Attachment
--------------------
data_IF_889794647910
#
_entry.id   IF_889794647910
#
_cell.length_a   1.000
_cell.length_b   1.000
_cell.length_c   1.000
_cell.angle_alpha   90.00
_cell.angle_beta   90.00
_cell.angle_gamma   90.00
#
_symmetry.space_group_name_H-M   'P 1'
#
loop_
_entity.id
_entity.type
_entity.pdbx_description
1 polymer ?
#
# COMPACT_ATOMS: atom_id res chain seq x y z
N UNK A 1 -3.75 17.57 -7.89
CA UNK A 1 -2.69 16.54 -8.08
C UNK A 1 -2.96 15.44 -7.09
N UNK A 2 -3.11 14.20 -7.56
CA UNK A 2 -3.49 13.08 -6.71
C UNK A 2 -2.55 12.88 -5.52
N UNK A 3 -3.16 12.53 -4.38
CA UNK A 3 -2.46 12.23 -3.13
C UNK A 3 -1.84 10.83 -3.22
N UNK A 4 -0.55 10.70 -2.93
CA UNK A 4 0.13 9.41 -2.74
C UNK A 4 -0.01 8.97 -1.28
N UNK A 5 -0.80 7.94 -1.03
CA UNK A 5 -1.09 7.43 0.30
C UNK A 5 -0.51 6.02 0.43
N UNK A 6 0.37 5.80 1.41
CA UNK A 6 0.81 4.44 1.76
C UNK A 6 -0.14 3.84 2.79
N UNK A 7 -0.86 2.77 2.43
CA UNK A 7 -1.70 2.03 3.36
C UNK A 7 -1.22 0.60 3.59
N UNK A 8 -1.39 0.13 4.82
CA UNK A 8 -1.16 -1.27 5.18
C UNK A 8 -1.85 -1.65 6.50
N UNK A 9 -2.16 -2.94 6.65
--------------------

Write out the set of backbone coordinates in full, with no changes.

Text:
data_IF_889794647910
#
_entry.id   IF_889794647910
#
_cell.length_a   1.000
_cell.length_b   1.000
_cell.length_c   1.000
_cell.angle_alpha   90.00
_cell.angle_beta   90.00
_cell.angle_gamma   90.00
#
_symmetry.space_group_name_H-M   'P 1'
#
loop_
_entity.id
_entity.type
_entity.pdbx_description
1 polymer ?
#
# COMPACT_ATOMS: atom_id res chain seq x y z
N UNK A 1 -3.75 17.57 -7.89
CA UNK A 1 -2.69 16.54 -8.08
C UNK A 1 -2.96 15.44 -7.09
N UNK A 2 -3.11 14.20 -7.56
CA UNK A 2 -3.49 13.08 -6.71
C UNK A 2 -2.55 12.88 -5.52
N UNK A 3 -3.16 12.53 -4.38
CA UNK A 3 -2.46 12.23 -3.13
C UNK A 3 -1.84 10.83 -3.22
N UNK A 4 -0.55 10.70 -2.93
CA UNK A 4 0.13 9.41 -2.74
C UNK A 4 -0.01 8.97 -1.28
N UNK A 5 -0.80 7.94 -1.03
CA UNK A 5 -1.09 7.43 0.30
C UNK A 5 -0.51 6.02 0.43
N UNK A 6 0.37 5.80 1.41
CA UNK A 6 0.81 4.44 1.76
C UNK A 6 -0.14 3.84 2.79
N UNK A 7 -0.86 2.77 2.43
CA UNK A 7 -1.70 2.03 3.36
C UNK A 7 -1.22 0.60 3.59
N UNK A 8 -1.39 0.13 4.82
CA UNK A 8 -1.16 -1.27 5.18
C UNK A 8 -1.85 -1.65 6.50
N UNK A 9 -2.16 -2.94 6.65